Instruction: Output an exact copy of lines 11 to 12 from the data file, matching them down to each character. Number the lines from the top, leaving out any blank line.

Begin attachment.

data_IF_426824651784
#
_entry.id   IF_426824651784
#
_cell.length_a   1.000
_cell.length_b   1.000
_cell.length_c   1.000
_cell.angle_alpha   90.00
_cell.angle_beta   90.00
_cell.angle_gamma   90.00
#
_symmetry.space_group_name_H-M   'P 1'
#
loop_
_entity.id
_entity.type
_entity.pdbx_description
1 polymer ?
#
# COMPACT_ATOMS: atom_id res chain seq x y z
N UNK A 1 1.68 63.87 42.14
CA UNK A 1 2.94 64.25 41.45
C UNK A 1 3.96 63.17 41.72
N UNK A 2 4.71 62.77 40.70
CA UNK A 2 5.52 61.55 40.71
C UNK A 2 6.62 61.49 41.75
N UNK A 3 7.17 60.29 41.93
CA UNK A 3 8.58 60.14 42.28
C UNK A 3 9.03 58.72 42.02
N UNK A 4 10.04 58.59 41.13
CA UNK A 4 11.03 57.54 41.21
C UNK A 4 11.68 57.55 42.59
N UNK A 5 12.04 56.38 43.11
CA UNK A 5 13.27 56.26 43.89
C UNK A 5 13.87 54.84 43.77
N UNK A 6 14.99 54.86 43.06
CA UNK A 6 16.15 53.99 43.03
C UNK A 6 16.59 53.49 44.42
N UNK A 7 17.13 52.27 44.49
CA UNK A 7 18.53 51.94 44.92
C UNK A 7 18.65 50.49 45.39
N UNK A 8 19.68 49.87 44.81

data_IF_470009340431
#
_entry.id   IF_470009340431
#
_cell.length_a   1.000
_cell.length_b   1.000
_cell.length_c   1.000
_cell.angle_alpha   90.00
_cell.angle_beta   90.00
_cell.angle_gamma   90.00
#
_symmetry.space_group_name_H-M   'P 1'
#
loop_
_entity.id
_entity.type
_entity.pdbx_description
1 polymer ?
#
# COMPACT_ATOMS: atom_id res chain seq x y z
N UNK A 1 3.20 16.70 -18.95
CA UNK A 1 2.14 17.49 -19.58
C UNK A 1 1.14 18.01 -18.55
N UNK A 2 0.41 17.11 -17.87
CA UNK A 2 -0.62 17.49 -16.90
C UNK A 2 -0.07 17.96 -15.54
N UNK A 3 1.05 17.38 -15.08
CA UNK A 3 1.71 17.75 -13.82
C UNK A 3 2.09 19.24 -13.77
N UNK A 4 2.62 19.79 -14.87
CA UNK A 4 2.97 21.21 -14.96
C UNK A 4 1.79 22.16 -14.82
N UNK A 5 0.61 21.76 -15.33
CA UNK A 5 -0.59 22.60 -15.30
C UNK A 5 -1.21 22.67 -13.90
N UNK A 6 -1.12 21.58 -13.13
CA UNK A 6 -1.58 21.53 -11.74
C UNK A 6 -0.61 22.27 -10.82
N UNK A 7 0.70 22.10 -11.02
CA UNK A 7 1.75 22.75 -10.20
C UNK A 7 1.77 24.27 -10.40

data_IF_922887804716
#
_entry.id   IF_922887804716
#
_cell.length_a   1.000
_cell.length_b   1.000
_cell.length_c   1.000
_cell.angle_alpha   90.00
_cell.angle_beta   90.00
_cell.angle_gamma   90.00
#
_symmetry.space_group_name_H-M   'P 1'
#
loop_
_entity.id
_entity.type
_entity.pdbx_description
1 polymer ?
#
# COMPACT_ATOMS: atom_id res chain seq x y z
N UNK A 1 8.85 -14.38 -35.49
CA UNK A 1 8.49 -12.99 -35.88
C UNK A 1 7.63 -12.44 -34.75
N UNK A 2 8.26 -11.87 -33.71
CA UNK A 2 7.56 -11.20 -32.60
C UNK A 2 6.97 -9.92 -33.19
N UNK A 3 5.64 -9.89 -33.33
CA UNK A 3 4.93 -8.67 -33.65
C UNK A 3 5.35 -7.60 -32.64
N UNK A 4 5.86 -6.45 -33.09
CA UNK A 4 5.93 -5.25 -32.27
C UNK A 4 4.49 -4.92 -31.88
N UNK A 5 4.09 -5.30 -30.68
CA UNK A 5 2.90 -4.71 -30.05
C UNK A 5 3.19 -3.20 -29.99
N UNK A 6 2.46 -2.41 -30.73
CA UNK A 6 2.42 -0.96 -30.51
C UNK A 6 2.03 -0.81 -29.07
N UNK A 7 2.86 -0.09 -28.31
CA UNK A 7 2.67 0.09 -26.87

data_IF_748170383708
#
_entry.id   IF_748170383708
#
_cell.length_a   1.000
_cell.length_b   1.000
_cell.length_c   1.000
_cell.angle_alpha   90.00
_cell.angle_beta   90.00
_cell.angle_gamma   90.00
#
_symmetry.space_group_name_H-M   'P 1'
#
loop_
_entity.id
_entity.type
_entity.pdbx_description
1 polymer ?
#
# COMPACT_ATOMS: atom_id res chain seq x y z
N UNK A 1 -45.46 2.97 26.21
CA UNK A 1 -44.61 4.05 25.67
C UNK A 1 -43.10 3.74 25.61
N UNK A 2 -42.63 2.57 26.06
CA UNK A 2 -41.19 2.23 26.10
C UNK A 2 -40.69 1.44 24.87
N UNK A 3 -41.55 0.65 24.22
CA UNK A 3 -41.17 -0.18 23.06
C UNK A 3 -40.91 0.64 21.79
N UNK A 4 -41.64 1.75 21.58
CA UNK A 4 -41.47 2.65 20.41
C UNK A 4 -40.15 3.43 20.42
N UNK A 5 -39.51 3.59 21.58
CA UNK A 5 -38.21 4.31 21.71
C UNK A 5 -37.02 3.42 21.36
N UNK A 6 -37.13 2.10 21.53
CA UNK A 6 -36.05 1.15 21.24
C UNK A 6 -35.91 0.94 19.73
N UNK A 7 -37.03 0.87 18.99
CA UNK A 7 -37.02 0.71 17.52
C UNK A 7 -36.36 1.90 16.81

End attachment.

#
_symmetry.space_group_name_H-M   'P 1'